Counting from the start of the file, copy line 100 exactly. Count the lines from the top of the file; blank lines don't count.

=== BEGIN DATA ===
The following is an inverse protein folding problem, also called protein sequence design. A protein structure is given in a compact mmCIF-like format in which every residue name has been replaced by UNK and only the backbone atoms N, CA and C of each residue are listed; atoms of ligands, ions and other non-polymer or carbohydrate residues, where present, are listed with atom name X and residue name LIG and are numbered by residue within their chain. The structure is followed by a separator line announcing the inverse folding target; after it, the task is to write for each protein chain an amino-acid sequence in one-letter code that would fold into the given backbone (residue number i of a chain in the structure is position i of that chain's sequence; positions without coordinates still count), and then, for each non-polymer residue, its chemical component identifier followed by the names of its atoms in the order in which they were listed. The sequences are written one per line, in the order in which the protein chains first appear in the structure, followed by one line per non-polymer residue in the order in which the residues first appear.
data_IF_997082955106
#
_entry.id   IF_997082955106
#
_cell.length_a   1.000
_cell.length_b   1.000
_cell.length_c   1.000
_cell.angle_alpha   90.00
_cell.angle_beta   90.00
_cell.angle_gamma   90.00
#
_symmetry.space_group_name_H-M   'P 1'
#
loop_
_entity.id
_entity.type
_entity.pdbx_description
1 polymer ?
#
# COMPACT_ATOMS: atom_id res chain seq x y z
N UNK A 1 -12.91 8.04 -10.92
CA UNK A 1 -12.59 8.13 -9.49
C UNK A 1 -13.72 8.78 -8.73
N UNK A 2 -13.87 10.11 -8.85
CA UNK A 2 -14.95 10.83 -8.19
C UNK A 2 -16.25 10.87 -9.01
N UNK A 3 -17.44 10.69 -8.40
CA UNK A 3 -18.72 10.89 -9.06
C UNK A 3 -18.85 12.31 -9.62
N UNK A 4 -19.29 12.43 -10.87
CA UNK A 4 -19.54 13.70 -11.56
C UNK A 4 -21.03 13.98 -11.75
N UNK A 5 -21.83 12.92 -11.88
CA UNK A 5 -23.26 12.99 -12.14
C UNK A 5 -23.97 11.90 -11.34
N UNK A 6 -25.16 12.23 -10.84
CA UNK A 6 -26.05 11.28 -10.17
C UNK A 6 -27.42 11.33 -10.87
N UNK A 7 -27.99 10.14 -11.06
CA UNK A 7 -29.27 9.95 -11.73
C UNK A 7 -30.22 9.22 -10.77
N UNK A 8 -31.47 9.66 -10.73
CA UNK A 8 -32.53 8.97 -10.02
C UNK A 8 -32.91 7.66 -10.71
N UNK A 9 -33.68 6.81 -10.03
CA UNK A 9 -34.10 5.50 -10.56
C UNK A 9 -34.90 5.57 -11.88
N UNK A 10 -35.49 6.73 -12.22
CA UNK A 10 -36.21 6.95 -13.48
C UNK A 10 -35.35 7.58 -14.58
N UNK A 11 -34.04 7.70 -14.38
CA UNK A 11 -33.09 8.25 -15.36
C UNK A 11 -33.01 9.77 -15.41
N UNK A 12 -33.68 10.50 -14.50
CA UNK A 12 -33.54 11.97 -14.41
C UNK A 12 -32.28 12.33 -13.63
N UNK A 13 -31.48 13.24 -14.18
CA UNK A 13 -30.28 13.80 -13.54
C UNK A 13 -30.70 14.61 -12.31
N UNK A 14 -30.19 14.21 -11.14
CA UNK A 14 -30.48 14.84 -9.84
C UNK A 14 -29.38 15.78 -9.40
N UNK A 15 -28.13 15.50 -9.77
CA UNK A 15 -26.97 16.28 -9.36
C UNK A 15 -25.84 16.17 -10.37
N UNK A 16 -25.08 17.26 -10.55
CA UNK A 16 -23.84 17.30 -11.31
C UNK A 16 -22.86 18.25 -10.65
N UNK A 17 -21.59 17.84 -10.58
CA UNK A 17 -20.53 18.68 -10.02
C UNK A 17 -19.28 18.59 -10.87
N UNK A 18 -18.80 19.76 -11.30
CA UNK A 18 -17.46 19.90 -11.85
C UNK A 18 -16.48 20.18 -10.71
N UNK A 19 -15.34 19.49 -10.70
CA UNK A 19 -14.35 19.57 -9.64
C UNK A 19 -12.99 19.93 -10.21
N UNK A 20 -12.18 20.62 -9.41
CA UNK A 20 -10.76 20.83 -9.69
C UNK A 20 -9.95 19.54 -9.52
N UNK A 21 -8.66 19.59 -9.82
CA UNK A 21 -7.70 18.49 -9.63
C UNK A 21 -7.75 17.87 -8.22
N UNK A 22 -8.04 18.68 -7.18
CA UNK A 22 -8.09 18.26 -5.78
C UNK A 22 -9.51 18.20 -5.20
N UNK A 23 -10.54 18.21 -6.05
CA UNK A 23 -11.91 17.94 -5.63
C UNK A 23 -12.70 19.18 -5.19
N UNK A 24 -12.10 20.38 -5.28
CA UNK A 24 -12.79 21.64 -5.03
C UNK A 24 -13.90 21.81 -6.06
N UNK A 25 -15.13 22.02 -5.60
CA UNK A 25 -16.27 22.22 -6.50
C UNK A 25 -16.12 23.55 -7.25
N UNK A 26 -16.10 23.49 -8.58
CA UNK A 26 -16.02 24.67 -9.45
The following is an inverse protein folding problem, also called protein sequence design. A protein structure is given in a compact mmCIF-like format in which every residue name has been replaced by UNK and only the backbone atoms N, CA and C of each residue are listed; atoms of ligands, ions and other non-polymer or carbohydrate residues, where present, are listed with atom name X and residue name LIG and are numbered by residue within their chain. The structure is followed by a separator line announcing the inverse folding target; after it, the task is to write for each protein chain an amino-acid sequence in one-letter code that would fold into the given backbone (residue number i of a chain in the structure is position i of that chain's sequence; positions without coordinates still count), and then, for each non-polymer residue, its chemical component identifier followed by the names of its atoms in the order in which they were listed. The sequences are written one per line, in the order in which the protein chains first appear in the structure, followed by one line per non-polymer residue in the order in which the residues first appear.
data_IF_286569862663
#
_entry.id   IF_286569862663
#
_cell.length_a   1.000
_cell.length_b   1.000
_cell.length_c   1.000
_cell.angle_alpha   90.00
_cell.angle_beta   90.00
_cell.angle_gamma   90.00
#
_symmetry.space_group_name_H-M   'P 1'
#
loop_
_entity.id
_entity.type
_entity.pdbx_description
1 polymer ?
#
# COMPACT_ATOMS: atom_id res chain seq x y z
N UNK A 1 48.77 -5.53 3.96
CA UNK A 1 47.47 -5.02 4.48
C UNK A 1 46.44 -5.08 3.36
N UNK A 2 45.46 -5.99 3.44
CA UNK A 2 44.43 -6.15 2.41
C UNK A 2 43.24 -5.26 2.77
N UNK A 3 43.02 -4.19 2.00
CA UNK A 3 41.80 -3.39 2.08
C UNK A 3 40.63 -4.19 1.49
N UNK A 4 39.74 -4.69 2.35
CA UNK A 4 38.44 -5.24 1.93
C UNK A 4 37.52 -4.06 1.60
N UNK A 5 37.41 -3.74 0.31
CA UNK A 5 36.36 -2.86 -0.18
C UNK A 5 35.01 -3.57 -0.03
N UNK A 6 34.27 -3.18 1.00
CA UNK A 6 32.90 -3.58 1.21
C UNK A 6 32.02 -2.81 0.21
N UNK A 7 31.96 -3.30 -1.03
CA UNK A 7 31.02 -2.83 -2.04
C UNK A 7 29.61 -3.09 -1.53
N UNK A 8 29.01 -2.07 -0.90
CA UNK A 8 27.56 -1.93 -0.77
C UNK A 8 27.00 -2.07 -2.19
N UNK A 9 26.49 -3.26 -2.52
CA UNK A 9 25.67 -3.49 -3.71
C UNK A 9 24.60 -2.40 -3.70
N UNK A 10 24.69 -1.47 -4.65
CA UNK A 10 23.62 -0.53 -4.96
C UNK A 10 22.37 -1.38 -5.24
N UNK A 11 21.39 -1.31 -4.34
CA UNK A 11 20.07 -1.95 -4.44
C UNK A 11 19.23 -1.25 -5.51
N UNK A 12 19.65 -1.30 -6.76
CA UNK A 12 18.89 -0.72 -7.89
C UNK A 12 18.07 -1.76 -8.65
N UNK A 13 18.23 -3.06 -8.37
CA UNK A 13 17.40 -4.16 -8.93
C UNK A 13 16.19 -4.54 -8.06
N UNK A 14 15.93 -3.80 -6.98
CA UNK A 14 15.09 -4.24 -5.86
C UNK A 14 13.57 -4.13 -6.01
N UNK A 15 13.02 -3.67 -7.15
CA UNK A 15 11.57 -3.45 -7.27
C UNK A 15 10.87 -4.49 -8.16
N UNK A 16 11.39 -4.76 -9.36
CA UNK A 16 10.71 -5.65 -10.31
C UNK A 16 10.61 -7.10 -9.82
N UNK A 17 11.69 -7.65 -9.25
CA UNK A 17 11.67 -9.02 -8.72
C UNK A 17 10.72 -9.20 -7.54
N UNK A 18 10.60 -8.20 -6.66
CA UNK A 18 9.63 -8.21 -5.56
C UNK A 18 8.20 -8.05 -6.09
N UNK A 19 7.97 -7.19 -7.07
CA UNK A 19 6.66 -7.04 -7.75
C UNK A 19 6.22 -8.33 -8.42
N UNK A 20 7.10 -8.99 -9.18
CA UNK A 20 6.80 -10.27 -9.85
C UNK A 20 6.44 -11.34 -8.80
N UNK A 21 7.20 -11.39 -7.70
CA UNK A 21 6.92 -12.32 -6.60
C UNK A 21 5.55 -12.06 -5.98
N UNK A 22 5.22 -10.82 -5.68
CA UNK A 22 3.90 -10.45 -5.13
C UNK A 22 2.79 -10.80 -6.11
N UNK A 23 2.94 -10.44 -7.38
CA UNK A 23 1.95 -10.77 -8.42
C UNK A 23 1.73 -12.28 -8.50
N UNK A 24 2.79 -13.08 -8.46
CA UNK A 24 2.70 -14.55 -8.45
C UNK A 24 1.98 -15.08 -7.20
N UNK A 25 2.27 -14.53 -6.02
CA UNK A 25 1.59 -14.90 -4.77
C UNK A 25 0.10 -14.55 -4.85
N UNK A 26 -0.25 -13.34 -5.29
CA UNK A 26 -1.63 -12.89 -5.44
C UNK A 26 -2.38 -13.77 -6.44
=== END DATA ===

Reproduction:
data_IF_286569862663